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Watford 2 Palace 2 Match Review: The three interventions of Ian Holloway

Watching a Championship football match in a pub located within a relatively short train ride of the ground is not exactly hard core. But the lure of the beer, hotdogs, good company and a roof over the head supported by actual walls proved too alluring for this football fan. Such are the evils of modern football.

Crystal Palace and Watford offer up something of a conundrum for the TV schedulers. Both clubs do not enjoy a widespread national support and both have old stadiums ill-suited to the myriad paraphernalia required for broadcasters to set up their gear. A combination of both factors make either club an unattractive prospect  so by putting the match between the two on the telly, two crows are killed with a single high definition stone.

Heads up

The conundrum lies in that despite an shortage of TV eyeballs, both teams are actually worth watching. Both teams are play-off contenders on the back of some cracking football. The home side have joined the Pozzo family and are enjoying the benefits of their sister club Udinese with some promising youngster coached by professional nice guy, Gianfranco Zola. Palace meanwhile are ran by a consortium of fans turned businessman who insist upon running the club sensibly and recently pledged to put the money from the transfer of Wilfried Zaha towards the reconstruction of the stadium. In Ian Holloway they have a coach who is committed to attacking football and sets his team up with an agreeable playing style. All terribly right-on.

Somewhat unexpectedly then Watford v Palace on Sky has become a game for football heads everywhere and it was a game that did not disappoint.


Watford have taken some stick for their recruitment policy this season after being taken over by the Pozzo family who also own Udinese and Granada from Italy and Spain respectively. Many of Watford's players are on loan from the Serie A club and critics complain that this is unfair and not in the spirit of the game. I personally see no problem with three clubs under the same owner pooling their resources and if the end result is the blistering and crisp football that Watford played, especially in the first half an hour of the game then I reckon more people will set aside their misgivings.

The home side set the tone for the game with an aggressive pacey attack on a Palace defence not yet attuned. They played with a high tempo with clean and precise passing that blew the visitors away. If the English game adopts this style of play as a model for the future then the future is a good place to be.  Alme Abdi is one of a number Swiss youngsters breaking through the professional ranks in Europe. A zippy attacker his goal after seven minutes was a cut inside from the flank after a shocking attempt clearance from Palace's Jazz Richards. His run and shot was as much about his technique as it was the Palace back line's trauma. After 14 minutes Nathaniel Chabolah's second goal was totally reflective of the balance of play and I took a long swig of beer in preparation of what was likely to be a slaughter.

Rather than turn to the dubious company of Bacchus, Palace manager, Ian Holloway, was in a position to do something. For a moment I wondered if he'd try to take the pace out of the game or maybe garner  a few more yellow cards by kicking Abdi, Chabolah and nineteen goal striker Matej Vydra up in the air but no. Instead he maintained the game's ludicrous pace and more significantly moved Wilfried Zaha off the flank and played him through the middle. This ploy worked an absolute treat. Zaha, revelled in the extra space while the Watford defence figured out who was supposed to be looking after him. In my mind's ear I imagined a conversation between Sir Alex Ferguson and Ian Holloway after the sale of Zaha to Manchester United and subsequent loan back to the Selhurst club. He would have told Holloway that he could see Zaha playing in the middle one day and bolstered by this insight, the Palace boss thought he'd give it a crack. Fantasy, I know, but then the beer was flowing freely by that point.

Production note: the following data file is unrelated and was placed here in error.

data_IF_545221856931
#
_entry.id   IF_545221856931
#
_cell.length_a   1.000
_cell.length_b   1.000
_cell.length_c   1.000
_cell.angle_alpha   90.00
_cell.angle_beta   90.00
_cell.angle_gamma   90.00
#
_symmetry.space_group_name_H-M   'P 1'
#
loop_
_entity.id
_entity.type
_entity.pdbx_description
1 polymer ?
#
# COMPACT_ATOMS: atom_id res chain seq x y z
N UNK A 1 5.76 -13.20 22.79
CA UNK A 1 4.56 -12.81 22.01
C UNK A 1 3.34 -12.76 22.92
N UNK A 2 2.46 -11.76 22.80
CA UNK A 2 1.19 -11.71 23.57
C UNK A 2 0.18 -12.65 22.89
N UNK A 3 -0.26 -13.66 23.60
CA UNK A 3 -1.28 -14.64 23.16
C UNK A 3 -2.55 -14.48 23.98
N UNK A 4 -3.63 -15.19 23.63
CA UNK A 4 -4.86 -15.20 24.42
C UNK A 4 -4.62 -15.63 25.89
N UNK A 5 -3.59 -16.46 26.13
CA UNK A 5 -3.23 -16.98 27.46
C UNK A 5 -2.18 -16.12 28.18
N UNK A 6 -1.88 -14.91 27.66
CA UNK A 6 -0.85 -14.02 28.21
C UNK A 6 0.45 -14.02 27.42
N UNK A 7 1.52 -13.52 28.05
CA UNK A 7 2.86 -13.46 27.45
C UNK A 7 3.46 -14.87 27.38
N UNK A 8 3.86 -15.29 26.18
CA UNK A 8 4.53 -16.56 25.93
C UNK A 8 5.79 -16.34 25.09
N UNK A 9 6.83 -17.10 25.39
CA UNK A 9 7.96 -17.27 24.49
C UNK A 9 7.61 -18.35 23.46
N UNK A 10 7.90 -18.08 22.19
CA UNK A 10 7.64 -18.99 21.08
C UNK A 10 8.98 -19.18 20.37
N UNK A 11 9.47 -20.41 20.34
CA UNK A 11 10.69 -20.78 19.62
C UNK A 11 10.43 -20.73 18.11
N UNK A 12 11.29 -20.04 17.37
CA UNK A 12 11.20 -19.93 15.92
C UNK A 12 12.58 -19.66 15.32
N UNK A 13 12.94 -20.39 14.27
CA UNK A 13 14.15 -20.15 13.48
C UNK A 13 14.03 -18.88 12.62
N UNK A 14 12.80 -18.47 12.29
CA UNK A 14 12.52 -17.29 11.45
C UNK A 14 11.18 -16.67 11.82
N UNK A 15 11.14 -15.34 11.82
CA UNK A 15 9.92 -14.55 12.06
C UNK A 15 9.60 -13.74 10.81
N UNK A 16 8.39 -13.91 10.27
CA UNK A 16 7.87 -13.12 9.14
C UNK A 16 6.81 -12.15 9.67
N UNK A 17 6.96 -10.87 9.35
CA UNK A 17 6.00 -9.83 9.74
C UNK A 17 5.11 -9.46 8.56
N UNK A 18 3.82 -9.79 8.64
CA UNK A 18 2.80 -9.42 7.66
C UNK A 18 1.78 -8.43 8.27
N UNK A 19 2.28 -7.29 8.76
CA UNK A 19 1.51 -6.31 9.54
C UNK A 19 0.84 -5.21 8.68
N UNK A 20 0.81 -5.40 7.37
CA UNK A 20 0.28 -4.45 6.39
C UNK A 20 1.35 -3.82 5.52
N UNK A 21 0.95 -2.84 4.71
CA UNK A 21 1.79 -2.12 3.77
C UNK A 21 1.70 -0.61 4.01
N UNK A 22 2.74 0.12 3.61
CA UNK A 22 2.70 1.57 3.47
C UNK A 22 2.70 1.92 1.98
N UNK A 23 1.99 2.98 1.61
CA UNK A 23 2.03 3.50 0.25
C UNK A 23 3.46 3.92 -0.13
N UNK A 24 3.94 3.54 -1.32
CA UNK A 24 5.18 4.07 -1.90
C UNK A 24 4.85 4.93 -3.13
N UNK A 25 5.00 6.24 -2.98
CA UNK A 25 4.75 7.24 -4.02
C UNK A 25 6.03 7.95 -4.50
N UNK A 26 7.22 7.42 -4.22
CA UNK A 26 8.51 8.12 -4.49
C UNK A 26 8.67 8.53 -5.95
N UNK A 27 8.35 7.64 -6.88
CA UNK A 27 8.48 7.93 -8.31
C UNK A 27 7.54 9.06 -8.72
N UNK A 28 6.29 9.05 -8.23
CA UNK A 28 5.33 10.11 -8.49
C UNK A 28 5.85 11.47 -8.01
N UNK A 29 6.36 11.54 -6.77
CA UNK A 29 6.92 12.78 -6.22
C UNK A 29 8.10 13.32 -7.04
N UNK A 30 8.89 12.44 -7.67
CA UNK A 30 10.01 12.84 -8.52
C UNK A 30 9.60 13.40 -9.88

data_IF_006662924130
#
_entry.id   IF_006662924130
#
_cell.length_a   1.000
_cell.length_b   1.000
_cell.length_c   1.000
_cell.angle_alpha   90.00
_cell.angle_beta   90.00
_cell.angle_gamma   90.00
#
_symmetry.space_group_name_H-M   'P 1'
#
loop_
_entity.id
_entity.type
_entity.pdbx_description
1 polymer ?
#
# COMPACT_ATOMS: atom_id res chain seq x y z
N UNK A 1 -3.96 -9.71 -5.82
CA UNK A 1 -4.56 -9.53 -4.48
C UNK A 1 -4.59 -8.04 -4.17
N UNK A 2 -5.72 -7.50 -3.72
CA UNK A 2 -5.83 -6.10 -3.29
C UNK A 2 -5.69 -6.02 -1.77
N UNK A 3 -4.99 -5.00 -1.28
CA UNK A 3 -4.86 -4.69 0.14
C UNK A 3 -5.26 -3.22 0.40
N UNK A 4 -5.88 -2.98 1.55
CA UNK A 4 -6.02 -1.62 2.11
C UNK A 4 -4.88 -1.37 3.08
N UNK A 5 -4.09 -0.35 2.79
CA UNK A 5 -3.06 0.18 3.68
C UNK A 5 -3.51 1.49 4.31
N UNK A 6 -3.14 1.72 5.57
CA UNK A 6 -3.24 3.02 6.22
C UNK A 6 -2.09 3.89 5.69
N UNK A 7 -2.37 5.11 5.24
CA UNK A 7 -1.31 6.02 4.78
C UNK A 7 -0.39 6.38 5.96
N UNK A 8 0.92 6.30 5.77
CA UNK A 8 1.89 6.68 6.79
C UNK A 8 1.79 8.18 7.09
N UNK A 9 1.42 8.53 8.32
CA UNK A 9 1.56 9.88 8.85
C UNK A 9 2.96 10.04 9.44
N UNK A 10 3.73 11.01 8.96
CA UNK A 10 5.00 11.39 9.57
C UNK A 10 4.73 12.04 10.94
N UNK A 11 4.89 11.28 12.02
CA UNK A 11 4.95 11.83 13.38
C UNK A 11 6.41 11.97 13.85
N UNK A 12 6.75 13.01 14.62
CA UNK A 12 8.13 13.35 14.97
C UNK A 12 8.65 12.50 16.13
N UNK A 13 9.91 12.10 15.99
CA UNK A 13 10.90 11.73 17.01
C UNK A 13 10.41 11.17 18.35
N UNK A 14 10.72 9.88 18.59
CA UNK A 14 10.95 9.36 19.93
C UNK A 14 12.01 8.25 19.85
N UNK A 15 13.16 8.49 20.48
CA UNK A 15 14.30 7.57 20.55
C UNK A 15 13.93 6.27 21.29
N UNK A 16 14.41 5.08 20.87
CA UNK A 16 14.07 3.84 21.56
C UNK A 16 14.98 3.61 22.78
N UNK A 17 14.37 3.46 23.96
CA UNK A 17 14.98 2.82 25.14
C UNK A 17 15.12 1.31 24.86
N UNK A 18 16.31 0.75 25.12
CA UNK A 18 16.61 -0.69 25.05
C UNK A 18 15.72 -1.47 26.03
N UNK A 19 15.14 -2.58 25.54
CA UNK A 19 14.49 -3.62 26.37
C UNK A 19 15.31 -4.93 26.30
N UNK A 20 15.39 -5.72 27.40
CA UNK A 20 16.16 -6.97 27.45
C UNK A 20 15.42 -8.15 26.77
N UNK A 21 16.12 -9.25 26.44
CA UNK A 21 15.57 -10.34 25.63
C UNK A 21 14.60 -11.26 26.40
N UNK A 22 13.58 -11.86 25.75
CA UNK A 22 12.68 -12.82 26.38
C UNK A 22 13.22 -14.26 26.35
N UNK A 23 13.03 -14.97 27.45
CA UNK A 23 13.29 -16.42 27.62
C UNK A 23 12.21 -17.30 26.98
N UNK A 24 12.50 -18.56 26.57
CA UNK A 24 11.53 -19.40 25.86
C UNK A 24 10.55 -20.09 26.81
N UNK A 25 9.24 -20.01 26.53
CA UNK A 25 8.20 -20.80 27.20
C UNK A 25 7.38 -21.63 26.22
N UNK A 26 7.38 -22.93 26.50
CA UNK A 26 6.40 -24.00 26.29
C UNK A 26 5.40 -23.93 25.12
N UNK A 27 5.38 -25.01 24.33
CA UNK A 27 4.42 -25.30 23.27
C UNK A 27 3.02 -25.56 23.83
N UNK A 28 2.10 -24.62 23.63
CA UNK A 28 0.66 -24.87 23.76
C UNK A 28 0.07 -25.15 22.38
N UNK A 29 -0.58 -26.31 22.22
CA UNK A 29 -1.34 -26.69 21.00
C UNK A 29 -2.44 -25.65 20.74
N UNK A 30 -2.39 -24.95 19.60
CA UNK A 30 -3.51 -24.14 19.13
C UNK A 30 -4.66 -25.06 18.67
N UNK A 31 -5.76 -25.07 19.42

Eventually, Palace regained their composure and by half time the match, if not the score, was even. Then came Holloway's second intervention: the half time substitution of Jonathan Williams. None of the pub-mates I was with had seen the Welsh Under 21 player but by the final whistle they knew exactly who he was. The 19 year old dubbed "Joniesta" by the Palace fans took full advantage of the tiring Watford legs down the flank and through the middle. Williams can run with the ball and has the imagination to choose the right pass. He made a mess of the opposition and finished the game with the Man Of The Match Champagne despite having only played in half of it. Between him and Zaha enough pressure was put on the home side and finally a breakthrough was made thanks to what can politely be described as a moment of hesitation by Watford keeper Manuel Almunia which allowed Peter Ramage to larrup the ball home from all of two yards, give or take.

Old Dude

Holloway's final intervention came through the introduction of Kevin Phillips who is on loan from Blackpool. The former Watford striker will be 40 in July but despite the years he still knows how to pop up at the back post, especially late in a game. He met Richards' redemptive cross in characteristic fashion and finished off a memorable comeback after 70 minutes. What a guy.

The pace of the game had wilted with about ten minutes to go but neither team seemed satisfied with a point. There were no further goals however and this would have pleased the football gods as there was no worthy loser in this match.

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